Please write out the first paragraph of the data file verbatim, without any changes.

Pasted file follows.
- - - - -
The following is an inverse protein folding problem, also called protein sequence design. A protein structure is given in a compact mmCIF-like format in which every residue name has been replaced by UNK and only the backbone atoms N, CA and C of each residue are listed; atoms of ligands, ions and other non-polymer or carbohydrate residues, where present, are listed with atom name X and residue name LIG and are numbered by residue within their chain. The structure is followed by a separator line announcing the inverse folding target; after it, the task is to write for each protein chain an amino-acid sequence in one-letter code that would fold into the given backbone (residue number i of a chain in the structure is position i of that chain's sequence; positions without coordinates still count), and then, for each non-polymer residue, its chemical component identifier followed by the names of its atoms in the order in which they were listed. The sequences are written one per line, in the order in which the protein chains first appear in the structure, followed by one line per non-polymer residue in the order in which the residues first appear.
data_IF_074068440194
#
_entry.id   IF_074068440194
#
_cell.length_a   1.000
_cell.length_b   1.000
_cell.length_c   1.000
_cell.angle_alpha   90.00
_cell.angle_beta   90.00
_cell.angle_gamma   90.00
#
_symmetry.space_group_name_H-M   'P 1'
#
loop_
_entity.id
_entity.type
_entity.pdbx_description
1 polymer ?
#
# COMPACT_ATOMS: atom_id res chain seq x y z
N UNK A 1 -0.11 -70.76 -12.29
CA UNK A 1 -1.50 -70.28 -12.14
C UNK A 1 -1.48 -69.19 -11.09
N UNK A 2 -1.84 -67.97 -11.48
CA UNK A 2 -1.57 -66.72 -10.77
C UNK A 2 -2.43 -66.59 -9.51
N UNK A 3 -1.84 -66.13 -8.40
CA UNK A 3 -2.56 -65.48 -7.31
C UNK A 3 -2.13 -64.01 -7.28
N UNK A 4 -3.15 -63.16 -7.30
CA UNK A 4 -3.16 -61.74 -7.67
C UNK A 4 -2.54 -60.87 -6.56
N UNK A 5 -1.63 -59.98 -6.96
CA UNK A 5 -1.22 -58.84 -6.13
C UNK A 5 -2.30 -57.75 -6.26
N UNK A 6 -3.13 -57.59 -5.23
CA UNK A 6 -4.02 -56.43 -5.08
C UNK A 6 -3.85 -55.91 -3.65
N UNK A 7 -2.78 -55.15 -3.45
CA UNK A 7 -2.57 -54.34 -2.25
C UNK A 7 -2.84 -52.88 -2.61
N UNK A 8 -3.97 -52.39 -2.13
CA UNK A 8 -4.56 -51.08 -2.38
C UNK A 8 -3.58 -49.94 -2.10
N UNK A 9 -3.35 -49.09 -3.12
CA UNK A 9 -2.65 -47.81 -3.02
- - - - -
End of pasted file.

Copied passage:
The following is an inverse protein folding problem, also called protein sequence design. A protein structure is given in a compact mmCIF-like format in which every residue name has been replaced by UNK and only the backbone atoms N, CA and C of each residue are listed; atoms of ligands, ions and other non-polymer or carbohydrate residues, where present, are listed with atom name X and residue name LIG and are numbered by residue within their chain. The structure is followed by a separator line announcing the inverse folding target; after it, the task is to write for each protein chain an amino-acid sequence in one-letter code that would fold into the given backbone (residue number i of a chain in the structure is position i of that chain's sequence; positions without coordinates still count), and then, for each non-polymer residue, its chemical component identifier followed by the names of its atoms in the order in which they were listed. The sequences are written one per line, in the order in which the protein chains first appear in the structure, followed by one line per non-polymer residue in the order in which the residues first appear.